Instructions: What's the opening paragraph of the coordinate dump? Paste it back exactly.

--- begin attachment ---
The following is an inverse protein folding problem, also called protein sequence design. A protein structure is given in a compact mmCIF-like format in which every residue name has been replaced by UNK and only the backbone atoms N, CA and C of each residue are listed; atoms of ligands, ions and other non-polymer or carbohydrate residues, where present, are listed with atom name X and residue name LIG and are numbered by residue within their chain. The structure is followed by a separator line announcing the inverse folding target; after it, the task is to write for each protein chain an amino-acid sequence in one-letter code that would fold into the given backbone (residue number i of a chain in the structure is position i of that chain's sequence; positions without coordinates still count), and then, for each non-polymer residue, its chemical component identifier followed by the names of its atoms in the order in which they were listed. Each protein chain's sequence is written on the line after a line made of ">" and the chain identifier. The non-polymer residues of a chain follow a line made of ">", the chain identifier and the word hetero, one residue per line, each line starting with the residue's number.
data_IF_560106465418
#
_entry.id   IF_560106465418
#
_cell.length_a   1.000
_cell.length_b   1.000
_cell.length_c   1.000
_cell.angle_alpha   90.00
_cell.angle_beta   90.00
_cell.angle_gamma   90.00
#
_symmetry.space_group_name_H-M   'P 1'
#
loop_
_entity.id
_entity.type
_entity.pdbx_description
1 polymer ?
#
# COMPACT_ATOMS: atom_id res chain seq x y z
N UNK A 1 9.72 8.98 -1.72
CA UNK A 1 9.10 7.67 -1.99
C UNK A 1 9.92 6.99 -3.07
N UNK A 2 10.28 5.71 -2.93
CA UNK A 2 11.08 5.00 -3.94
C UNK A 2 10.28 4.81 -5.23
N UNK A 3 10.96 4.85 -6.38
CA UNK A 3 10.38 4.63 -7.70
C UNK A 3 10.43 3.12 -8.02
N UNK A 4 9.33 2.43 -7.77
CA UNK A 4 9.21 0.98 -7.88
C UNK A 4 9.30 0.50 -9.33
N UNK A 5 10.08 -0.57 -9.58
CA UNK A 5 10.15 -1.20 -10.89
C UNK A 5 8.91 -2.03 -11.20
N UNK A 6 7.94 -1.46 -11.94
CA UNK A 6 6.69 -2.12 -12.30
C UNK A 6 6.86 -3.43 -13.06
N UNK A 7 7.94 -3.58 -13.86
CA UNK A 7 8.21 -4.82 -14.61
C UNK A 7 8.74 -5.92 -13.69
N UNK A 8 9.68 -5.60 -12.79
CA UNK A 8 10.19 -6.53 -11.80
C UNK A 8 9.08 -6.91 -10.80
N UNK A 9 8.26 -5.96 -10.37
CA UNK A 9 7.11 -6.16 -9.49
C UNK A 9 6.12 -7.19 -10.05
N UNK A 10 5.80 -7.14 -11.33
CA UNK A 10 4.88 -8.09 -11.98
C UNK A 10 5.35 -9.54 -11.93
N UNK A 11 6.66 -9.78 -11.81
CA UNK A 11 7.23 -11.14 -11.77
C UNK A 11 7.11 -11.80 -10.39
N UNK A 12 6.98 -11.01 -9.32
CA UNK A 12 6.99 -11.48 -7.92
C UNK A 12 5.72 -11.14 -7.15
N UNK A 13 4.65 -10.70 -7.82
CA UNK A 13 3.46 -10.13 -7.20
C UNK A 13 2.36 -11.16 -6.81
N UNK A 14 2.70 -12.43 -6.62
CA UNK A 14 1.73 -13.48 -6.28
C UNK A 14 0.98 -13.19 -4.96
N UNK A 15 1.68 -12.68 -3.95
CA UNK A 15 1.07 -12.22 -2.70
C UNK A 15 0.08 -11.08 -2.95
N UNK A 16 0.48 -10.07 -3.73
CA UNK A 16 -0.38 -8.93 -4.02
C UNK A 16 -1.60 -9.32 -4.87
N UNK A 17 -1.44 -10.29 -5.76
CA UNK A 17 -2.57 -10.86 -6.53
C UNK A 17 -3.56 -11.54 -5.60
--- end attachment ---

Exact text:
The following is an inverse protein folding problem, also called protein sequence design. A protein structure is given in a compact mmCIF-like format in which every residue name has been replaced by UNK and only the backbone atoms N, CA and C of each residue are listed; atoms of ligands, ions and other non-polymer or carbohydrate residues, where present, are listed with atom name X and residue name LIG and are numbered by residue within their chain. The structure is followed by a separator line announcing the inverse folding target; after it, the task is to write for each protein chain an amino-acid sequence in one-letter code that would fold into the given backbone (residue number i of a chain in the structure is position i of that chain's sequence; positions without coordinates still count), and then, for each non-polymer residue, its chemical component identifier followed by the names of its atoms in the order in which they were listed. Each protein chain's sequence is written on the line after a line made of ">" and the chain identifier. The non-polymer residues of a chain follow a line made of ">", the chain identifier and the word hetero, one residue per line, each line starting with the residue's number.